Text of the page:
And here is where I am going now, world famous Tickleberry's ice cream. Oh yeah, I deserve that!

Friday, August 22, 2008

A Funny Thing Happened On The Way....

Today is Friday, a big rest day for me except for a short 20 minute swim. I was looking forward to the swim today because I have heard that the water is much warmer, already. Down at the swim start there were quite a few people with the same idea.

When I first got in, my feet were cold, but after a few minutes the water was PERFECT. Seriously, it is quite a bit warmer than it was two days ago. I was really enjoying my swim, feeling smooth and fast in my new Xterra Vendetta wetsuit, thinking how clear the water is ("hello fishies down there!") and what a great swim it will be on Sunday, then BAM!!! Head on collision with a rather large guy in a bright pink cap. OUCH! The first thing I thought of was the sound -- I was suprised how loud two skulls sounded when they hit head on. Then I tasted blood in my mouth and thought "that wasn't very fun". So I popped up, Big Pink Man popped up, and we both apologized. He was very nice, and it was all good. Really, it could have been my fault just as much as it was his. I finished swimming to the Sycamous then turned around and came back.

My friend Michal was waiting at the shore. When I finished swimming, my noggin still hurt a bit, and I told her what happened. She started laughing hysterically and said that not too long ago a Big Man in a Pink Cap exited the water and said "I ran into three people on my way back in". She thought it was so funny that I happen to be one of those people! Maybe it wasn't as much my fault as I thought it was! Well, luckily, on race day we will all be heading the same way, so that won't happen again.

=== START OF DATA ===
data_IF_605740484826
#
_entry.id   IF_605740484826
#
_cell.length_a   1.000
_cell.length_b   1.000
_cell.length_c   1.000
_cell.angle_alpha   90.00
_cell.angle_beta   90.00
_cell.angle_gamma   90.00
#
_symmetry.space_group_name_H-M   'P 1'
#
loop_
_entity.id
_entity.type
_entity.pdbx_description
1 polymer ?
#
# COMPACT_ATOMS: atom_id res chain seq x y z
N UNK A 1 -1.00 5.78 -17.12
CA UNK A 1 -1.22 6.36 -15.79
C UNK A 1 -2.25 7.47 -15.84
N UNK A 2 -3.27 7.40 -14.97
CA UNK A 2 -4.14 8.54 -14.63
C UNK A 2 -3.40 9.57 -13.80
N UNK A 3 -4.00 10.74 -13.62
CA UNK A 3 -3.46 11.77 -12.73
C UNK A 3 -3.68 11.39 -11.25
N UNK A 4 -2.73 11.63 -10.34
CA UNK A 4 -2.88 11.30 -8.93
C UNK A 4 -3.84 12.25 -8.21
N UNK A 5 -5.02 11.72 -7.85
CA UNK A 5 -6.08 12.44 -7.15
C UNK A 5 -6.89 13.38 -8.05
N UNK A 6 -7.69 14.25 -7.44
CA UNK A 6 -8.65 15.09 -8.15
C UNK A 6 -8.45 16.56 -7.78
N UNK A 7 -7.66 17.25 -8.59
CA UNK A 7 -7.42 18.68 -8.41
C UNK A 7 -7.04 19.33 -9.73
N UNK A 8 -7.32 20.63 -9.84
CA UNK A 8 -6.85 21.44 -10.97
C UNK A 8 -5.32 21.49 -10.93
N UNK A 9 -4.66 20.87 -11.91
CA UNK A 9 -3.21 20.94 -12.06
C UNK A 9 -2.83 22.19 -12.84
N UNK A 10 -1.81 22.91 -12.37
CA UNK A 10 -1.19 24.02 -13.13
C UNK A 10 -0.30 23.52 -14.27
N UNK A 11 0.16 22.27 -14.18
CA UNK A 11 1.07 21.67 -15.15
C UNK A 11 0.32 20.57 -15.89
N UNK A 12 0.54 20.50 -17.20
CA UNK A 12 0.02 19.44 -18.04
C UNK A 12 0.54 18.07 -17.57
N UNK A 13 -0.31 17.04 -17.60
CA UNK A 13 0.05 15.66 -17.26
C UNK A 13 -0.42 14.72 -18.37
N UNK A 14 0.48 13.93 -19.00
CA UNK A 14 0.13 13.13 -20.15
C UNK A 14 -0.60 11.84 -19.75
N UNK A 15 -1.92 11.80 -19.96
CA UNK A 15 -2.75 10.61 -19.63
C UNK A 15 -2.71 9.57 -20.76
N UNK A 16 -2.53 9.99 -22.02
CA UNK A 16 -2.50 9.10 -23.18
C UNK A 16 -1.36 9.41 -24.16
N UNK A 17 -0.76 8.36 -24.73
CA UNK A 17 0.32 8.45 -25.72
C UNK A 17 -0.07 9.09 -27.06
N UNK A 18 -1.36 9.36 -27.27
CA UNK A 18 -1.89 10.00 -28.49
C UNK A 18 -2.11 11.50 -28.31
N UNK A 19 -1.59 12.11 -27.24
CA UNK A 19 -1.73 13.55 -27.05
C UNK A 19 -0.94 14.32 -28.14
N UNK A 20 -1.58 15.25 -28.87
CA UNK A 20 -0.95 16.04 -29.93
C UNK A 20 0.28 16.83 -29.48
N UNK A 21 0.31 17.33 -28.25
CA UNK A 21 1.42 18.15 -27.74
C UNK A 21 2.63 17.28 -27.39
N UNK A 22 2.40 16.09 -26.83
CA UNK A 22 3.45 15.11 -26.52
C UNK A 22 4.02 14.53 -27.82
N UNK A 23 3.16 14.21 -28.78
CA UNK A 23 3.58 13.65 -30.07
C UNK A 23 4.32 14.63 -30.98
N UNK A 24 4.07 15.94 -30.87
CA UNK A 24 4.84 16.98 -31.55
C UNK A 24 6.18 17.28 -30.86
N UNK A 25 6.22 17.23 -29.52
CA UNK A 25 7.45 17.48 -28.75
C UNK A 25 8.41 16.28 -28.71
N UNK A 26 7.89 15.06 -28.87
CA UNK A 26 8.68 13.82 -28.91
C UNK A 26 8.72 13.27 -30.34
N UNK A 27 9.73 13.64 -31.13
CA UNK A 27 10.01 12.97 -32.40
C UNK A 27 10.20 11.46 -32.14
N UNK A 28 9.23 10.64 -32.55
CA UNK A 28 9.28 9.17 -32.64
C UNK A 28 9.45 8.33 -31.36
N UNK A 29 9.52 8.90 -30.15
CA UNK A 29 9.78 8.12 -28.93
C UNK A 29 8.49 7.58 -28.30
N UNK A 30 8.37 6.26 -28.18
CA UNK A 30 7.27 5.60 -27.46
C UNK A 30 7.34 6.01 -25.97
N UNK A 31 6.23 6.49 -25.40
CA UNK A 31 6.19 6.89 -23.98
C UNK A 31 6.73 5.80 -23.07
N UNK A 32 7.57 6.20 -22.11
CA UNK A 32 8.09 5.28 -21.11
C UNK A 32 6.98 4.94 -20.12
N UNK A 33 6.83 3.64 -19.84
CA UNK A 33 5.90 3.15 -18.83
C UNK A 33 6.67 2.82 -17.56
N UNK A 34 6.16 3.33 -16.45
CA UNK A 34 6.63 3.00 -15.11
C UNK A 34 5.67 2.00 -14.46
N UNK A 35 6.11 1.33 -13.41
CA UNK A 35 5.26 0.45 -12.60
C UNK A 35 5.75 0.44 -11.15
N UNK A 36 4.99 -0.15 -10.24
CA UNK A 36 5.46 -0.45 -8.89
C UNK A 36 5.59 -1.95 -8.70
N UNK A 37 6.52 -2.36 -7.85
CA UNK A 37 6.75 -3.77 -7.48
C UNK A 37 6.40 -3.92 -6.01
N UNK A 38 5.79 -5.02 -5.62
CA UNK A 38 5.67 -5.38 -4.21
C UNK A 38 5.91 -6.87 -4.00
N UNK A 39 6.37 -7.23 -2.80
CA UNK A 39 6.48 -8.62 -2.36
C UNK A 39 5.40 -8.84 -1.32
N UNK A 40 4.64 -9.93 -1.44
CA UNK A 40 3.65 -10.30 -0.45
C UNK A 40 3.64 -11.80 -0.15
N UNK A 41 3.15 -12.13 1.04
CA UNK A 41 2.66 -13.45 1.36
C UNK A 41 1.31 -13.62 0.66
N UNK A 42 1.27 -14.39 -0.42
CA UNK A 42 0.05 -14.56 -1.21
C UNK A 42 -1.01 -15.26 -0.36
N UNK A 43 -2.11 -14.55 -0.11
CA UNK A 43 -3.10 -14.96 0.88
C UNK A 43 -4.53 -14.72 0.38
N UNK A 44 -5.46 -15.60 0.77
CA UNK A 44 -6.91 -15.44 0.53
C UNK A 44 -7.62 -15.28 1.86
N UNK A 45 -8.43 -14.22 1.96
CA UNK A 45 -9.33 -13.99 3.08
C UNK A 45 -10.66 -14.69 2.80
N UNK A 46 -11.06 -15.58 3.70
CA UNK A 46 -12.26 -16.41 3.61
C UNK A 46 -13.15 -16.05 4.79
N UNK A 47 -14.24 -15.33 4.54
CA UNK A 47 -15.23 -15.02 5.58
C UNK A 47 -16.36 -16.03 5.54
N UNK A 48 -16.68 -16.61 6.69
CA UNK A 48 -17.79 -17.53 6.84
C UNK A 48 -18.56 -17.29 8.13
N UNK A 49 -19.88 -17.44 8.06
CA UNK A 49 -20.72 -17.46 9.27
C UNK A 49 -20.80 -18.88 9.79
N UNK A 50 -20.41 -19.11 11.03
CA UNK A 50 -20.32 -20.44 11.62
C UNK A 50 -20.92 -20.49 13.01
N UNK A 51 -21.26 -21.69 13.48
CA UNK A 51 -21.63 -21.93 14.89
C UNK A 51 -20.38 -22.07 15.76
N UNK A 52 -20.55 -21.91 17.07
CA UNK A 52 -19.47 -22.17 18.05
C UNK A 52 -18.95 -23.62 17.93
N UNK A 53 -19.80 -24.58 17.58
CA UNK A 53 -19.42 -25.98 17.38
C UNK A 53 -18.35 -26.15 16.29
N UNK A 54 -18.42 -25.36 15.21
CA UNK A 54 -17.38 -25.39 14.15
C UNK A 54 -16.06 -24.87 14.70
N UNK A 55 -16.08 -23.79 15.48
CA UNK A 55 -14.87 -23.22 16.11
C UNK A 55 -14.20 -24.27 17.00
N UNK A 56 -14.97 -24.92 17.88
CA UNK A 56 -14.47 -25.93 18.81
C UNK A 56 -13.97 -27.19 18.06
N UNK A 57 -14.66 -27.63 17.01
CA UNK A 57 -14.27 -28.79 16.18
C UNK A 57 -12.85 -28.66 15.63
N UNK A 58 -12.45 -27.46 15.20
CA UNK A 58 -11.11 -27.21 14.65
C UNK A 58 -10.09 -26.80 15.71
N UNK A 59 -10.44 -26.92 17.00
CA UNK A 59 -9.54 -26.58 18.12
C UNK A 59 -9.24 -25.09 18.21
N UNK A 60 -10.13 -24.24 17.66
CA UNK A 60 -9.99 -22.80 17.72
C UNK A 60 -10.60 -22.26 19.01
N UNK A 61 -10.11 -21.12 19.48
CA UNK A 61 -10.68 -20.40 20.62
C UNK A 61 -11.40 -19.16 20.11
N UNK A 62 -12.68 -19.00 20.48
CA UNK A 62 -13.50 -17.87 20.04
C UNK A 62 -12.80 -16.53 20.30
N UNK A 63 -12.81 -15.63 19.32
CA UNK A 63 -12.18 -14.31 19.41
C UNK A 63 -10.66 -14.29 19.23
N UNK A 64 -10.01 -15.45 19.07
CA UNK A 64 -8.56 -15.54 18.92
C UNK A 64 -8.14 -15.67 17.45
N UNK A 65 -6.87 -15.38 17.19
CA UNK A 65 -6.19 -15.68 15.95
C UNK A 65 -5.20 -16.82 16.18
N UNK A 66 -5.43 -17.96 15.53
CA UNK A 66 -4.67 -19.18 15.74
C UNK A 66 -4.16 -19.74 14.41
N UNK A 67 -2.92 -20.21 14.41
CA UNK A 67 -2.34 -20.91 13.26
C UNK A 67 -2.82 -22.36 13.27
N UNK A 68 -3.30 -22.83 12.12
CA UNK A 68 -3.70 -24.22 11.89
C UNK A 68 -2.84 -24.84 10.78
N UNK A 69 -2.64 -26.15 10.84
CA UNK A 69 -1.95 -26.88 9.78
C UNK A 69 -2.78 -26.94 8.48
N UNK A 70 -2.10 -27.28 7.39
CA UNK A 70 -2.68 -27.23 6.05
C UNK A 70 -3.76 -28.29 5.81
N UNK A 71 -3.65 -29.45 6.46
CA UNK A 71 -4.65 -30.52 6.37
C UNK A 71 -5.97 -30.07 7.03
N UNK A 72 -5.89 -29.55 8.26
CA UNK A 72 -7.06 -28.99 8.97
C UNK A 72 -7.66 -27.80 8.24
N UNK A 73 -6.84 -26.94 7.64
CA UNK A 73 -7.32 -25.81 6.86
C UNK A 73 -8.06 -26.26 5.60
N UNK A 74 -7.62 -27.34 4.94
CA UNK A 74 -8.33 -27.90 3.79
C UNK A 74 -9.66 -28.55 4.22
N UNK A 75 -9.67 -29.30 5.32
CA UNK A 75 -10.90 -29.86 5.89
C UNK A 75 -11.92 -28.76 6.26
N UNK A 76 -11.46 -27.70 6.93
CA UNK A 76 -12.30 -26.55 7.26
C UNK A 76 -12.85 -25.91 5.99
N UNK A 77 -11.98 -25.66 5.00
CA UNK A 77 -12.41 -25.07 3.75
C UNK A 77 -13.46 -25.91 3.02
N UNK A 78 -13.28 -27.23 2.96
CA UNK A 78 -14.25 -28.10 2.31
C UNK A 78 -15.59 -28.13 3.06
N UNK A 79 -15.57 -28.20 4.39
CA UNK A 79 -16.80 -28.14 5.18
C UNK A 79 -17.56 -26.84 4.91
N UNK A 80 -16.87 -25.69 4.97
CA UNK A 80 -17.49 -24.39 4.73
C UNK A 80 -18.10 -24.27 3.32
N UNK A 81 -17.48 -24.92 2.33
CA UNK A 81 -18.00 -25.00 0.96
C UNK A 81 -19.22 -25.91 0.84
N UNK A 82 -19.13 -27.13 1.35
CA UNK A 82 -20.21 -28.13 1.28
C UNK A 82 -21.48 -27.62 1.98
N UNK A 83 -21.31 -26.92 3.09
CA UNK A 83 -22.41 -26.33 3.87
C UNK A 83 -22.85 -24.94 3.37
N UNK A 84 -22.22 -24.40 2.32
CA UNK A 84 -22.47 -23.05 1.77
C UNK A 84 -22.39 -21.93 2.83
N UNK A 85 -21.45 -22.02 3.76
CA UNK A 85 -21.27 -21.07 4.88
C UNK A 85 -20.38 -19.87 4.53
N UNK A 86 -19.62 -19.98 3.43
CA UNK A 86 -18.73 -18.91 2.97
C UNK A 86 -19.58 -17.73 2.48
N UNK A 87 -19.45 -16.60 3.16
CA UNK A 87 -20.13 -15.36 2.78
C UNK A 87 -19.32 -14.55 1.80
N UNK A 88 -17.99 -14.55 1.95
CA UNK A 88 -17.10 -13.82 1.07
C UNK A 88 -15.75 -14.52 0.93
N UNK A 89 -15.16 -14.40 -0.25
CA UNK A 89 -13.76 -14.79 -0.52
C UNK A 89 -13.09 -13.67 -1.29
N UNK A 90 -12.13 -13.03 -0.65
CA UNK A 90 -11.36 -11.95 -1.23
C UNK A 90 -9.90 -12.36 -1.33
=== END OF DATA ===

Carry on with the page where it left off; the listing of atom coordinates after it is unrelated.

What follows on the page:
Thursday, August 21, 2008

3rd Time's A Charm?

This will be my 3rd annual trip to Ironman Canada. This year, for a change, I decided to fly into Spokane then drive from there to Penticton.

It worked out great. The flight to Spokane was easy, and the airport there is pretty small and getting in and out was quick.

I shipped my bike to a local shop in Spokane, because I though it would be important that my bike went with me on my drive to Canada. Uh, yeah. What a nightmare it would have been if I had to wait around in Spokane for my bike to arrive on some later flight.

Here is a picture of my bike waiting for me to come get it outside of Two Wheel Transit. It is a really cute bike shop but my bike didn't want to get left behind. She heard there was a party in Penticton and she didn't want to be late.

This is the coffee shop in Spokane where we had lunch. It is just about as cute as the bike shop.

We drove past the Grand Coulee Dam on the Columbia River.
Did you know there is enough concrete in the Grand Coulee Dam to build a 60 foot wide highway four inches thick, from Los Angeles to New York City! ~ That is a 4 lane Highway 3,000 miles long!

Here is a picture at the US and Canada border. Not a very good picture, but I didn't want to stop and get out. It was raining, plus I don't think the border patrol would appreciate any horsing around at their border.

We drove past the Husky Station that marks the turn up to Richter Pass. My bike wanted to get out but I told her she had to wait until Sunday. See ya on Sunday, Richter, my old friend.

Finally, we made it to Penticton in the afternoon.